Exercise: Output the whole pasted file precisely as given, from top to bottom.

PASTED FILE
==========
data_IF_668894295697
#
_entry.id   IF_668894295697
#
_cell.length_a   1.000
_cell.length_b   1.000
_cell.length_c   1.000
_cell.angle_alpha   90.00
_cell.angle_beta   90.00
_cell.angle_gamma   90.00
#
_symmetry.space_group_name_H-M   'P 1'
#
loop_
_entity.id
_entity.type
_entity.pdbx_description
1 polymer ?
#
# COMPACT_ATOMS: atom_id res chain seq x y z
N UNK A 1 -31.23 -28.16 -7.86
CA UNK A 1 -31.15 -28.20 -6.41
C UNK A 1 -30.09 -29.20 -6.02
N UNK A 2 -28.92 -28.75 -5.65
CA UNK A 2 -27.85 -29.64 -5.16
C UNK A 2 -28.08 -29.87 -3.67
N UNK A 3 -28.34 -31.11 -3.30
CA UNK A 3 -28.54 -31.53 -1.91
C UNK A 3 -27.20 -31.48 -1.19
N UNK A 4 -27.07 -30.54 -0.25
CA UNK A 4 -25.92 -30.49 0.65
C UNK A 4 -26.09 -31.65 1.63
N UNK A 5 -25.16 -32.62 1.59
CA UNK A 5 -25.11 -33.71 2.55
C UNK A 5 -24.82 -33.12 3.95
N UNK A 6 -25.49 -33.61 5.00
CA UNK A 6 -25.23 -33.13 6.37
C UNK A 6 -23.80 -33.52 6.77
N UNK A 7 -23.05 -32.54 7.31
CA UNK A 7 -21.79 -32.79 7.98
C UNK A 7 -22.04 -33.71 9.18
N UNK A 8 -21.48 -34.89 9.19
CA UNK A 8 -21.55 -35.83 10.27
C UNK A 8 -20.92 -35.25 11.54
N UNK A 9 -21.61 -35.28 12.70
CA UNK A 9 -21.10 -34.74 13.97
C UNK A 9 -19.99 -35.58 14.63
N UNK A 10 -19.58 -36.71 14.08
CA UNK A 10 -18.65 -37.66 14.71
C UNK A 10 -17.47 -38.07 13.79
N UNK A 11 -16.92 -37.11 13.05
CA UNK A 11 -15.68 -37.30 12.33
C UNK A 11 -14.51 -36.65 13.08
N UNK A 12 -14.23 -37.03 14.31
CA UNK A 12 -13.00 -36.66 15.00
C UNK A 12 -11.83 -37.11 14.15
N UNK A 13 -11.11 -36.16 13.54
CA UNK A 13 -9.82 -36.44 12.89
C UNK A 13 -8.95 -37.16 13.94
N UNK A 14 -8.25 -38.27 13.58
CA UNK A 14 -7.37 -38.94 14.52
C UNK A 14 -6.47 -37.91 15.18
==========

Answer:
data_IF_668894295697
#
_entry.id   IF_668894295697
#
_cell.length_a   1.000
_cell.length_b   1.000
_cell.length_c   1.000
_cell.angle_alpha   90.00
_cell.angle_beta   90.00
_cell.angle_gamma   90.00
#
_symmetry.space_group_name_H-M   'P 1'
#
loop_
_entity.id
_entity.type
_entity.pdbx_description
1 polymer ?
#
# COMPACT_ATOMS: atom_id res chain seq x y z
N UNK A 1 -31.23 -28.16 -7.86
CA UNK A 1 -31.15 -28.20 -6.41
C UNK A 1 -30.09 -29.20 -6.02
N UNK A 2 -28.92 -28.75 -5.65
CA UNK A 2 -27.85 -29.64 -5.16
C UNK A 2 -28.08 -29.87 -3.67
N UNK A 3 -28.34 -31.11 -3.30
CA UNK A 3 -28.54 -31.53 -1.91
C UNK A 3 -27.20 -31.48 -1.19
N UNK A 4 -27.07 -30.54 -0.25
CA UNK A 4 -25.92 -30.49 0.65
C UNK A 4 -26.09 -31.65 1.63
N UNK A 5 -25.16 -32.62 1.59
CA UNK A 5 -25.11 -33.71 2.55
C UNK A 5 -24.82 -33.12 3.95
N UNK A 6 -25.49 -33.61 5.00
CA UNK A 6 -25.23 -33.13 6.37
C UNK A 6 -23.80 -33.52 6.77
N UNK A 7 -23.05 -32.54 7.31
CA UNK A 7 -21.79 -32.79 7.98
C UNK A 7 -22.04 -33.71 9.18
N UNK A 8 -21.48 -34.89 9.19
CA UNK A 8 -21.55 -35.83 10.27
C UNK A 8 -20.92 -35.25 11.54
N UNK A 9 -21.61 -35.28 12.70
CA UNK A 9 -21.10 -34.74 13.97
C UNK A 9 -19.99 -35.58 14.63
N UNK A 10 -19.58 -36.71 14.08
CA UNK A 10 -18.65 -37.66 14.71
C UNK A 10 -17.47 -38.07 13.79
N UNK A 11 -16.92 -37.11 13.05
CA UNK A 11 -15.68 -37.30 12.33
C UNK A 11 -14.51 -36.65 13.08
N UNK A 12 -14.23 -37.03 14.31
CA UNK A 12 -13.00 -36.66 15.00
C UNK A 12 -11.83 -37.11 14.15
N UNK A 13 -11.11 -36.16 13.54
CA UNK A 13 -9.82 -36.44 12.89
C UNK A 13 -8.95 -37.16 13.94
N UNK A 14 -8.25 -38.27 13.58
CA UNK A 14 -7.37 -38.94 14.52
C UNK A 14 -6.47 -37.91 15.18